added a new dimension to the ongoing political crisis as it raised conflicting
reactions and positions.  The
presidential team considered the decree to be constitutionally legitimate and a
non-contradictory component of the




process, while Hamas and the Gaza Government considered the decree to be unconstitutional
given that the President’s term in office ended in January 2009.  They thus claimed that the President does not
have the authority to issue such a decree prior to the finalization of a
national reconciliation agreement, which would necessarily include an agreement
regarding the presidential office, and the problems arising following the end
of the presidential term.


PCHR issued a
position paper on the aforementioned presidential decree,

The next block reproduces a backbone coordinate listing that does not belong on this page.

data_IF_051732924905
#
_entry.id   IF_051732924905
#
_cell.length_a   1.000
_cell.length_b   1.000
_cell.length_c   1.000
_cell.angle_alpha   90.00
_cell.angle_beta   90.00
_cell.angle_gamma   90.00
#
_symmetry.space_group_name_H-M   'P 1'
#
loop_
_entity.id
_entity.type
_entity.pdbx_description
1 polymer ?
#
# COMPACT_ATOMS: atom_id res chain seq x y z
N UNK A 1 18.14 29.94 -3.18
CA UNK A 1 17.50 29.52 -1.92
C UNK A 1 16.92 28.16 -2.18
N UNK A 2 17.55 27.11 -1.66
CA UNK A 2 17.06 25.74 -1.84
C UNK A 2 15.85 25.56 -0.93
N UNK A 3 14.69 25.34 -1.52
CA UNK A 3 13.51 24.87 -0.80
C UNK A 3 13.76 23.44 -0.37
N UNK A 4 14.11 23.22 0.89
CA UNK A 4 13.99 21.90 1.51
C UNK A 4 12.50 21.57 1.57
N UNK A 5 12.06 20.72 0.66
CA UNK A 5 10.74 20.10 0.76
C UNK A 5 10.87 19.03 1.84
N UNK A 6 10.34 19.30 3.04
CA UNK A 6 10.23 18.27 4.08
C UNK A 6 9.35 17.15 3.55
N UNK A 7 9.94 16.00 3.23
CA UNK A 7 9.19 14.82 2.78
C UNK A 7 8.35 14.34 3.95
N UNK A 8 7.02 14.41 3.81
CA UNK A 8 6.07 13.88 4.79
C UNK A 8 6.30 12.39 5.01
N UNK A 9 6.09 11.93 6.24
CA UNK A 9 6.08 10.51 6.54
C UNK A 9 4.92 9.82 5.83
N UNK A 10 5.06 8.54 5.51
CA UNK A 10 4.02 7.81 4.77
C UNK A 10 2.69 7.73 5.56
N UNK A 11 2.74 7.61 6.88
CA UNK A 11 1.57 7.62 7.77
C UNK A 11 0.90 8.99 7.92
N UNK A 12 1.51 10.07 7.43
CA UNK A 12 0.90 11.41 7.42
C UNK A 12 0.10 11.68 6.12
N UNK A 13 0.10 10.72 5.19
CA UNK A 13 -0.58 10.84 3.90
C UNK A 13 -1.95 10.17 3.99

which it stressed that elections are a demand of all national powers and civil
society groups, but they are not possible without reaching a comprehensive
national reconciliation that can end fragmentation and restore the dignity of
the legislative, executive and judicial institutions of the Palestinian government,
which have been impacted by the crisis and have become reflective of the
ensuing fragmentation.  PCHR further pointed out that holding elections
requires an appropriate electoral environment, including allowing public
freedoms; releasing political prisoners; lifting the ban imposed on political
activities (those imposed on Hamas in the West Bank and on the Fatah movement
in the Gaza Strip); reopening hundreds of closed associations; respecting press
freedoms and free expression; and allowing all print, visual and audio mass
media to work freely.  Additionally, PCHR asserted that elections can
never be held without appropriate judicial guarantees and without the existence